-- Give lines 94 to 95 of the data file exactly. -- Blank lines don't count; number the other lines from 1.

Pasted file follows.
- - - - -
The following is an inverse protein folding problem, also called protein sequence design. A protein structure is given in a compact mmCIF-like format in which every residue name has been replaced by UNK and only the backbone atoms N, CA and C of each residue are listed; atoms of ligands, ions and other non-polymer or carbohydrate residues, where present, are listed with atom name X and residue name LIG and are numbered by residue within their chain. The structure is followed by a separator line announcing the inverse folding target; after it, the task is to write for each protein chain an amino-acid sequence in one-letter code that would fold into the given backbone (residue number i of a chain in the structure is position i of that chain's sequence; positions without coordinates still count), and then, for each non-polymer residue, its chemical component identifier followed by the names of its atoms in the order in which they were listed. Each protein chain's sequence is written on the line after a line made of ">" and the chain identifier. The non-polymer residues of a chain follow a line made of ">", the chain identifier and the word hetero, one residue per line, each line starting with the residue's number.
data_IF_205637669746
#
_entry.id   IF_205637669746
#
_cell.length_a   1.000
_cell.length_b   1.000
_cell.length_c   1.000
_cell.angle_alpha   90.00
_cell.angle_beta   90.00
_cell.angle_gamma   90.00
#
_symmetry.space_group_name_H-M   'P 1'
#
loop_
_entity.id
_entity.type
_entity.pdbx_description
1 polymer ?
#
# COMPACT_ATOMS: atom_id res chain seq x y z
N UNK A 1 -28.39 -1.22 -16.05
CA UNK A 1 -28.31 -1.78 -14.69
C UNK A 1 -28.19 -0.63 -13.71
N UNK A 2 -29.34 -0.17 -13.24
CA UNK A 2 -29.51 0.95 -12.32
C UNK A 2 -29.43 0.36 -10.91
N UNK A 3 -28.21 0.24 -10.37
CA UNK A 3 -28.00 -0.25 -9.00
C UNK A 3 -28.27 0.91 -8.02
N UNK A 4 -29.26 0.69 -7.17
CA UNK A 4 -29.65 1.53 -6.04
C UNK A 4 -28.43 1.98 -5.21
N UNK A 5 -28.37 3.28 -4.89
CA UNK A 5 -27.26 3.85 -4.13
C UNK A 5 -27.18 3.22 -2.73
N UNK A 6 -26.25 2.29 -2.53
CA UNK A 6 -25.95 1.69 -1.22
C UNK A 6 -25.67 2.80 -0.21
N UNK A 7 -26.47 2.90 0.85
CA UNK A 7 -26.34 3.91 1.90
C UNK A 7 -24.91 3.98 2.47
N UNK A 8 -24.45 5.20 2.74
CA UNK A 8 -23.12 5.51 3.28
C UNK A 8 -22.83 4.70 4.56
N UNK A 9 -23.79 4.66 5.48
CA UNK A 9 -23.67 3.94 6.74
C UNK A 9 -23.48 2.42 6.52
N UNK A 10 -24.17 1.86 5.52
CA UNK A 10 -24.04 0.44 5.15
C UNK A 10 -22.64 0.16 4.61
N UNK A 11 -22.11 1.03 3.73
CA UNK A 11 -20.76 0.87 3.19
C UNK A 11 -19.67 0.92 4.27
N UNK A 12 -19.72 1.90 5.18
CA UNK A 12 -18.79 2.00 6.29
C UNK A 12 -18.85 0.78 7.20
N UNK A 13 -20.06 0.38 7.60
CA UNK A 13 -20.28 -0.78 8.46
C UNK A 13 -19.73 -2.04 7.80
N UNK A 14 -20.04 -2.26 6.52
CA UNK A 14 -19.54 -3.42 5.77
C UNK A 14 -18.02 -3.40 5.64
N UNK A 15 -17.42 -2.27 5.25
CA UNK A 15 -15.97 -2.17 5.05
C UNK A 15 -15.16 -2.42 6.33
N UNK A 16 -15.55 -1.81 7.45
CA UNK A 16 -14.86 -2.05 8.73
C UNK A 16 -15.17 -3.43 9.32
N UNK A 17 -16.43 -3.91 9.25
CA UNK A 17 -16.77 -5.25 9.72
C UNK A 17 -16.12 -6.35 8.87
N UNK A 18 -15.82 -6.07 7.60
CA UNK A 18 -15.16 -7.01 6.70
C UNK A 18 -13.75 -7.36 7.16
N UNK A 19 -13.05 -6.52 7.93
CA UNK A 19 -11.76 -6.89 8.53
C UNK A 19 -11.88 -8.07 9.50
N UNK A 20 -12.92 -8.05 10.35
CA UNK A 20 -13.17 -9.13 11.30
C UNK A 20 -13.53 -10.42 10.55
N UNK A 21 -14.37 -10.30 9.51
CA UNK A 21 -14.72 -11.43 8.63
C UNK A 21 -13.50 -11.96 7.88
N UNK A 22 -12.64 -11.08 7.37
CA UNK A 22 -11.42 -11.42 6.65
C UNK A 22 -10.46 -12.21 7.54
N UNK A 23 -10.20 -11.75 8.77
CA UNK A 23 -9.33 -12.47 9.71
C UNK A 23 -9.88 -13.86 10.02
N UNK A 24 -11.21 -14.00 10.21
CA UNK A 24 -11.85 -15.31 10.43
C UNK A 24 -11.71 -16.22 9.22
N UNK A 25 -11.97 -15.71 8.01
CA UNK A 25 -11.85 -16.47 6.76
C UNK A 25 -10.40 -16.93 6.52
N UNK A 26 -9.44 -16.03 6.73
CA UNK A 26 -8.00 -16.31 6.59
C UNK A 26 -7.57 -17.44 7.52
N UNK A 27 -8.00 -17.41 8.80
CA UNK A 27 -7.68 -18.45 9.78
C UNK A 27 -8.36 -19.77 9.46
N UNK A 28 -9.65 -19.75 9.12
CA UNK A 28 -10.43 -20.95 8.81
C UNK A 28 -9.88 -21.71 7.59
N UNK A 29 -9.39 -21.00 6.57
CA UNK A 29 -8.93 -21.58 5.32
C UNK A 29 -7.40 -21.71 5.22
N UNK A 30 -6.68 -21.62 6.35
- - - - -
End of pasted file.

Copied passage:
N UNK A 25 -11.97 -15.71 8.01
CA UNK A 25 -11.85 -16.47 6.76